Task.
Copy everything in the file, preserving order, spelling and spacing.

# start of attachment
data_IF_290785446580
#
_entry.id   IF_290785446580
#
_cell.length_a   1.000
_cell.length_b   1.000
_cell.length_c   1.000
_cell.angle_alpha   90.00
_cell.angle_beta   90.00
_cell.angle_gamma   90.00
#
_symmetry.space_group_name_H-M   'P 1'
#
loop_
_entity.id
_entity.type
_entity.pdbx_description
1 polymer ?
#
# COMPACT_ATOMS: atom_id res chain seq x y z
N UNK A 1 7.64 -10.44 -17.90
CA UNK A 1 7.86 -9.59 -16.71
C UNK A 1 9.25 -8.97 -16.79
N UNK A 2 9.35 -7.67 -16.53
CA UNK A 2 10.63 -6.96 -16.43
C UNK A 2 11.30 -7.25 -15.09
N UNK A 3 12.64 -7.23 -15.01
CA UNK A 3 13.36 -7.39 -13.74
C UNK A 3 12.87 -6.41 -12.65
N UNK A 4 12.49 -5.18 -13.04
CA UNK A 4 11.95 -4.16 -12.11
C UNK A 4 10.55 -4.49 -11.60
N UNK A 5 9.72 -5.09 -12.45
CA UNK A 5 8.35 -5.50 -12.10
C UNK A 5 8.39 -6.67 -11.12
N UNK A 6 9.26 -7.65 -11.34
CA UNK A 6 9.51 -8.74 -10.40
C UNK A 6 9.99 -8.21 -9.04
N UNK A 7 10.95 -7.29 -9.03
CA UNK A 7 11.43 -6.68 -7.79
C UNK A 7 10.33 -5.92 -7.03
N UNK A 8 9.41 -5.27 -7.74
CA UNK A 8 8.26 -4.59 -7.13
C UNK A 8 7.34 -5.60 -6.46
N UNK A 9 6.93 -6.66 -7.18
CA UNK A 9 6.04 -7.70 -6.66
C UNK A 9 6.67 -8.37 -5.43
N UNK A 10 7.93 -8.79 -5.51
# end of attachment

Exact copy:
data_IF_290785446580
#
_entry.id   IF_290785446580
#
_cell.length_a   1.000
_cell.length_b   1.000
_cell.length_c   1.000
_cell.angle_alpha   90.00
_cell.angle_beta   90.00
_cell.angle_gamma   90.00
#
_symmetry.space_group_name_H-M   'P 1'
#
loop_
_entity.id
_entity.type
_entity.pdbx_description
1 polymer ?
#
# COMPACT_ATOMS: atom_id res chain seq x y z
N UNK A 1 7.64 -10.44 -17.90
CA UNK A 1 7.86 -9.59 -16.71
C UNK A 1 9.25 -8.97 -16.79
N UNK A 2 9.35 -7.67 -16.53
CA UNK A 2 10.63 -6.96 -16.43
C UNK A 2 11.30 -7.25 -15.09
N UNK A 3 12.64 -7.23 -15.01
CA UNK A 3 13.36 -7.39 -13.74
C UNK A 3 12.87 -6.41 -12.65
N UNK A 4 12.49 -5.18 -13.04
CA UNK A 4 11.95 -4.16 -12.11
C UNK A 4 10.55 -4.49 -11.60
N UNK A 5 9.72 -5.09 -12.45
CA UNK A 5 8.35 -5.50 -12.10
C UNK A 5 8.39 -6.67 -11.12
N UNK A 6 9.26 -7.65 -11.34
CA UNK A 6 9.51 -8.74 -10.40
C UNK A 6 9.99 -8.21 -9.04
N UNK A 7 10.95 -7.29 -9.03
CA UNK A 7 11.43 -6.68 -7.79
C UNK A 7 10.33 -5.92 -7.03
N UNK A 8 9.41 -5.27 -7.74
CA UNK A 8 8.26 -4.59 -7.13
C UNK A 8 7.34 -5.60 -6.46
N UNK A 9 6.93 -6.66 -7.18
CA UNK A 9 6.04 -7.70 -6.66
C UNK A 9 6.67 -8.37 -5.43
N UNK A 10 7.93 -8.79 -5.51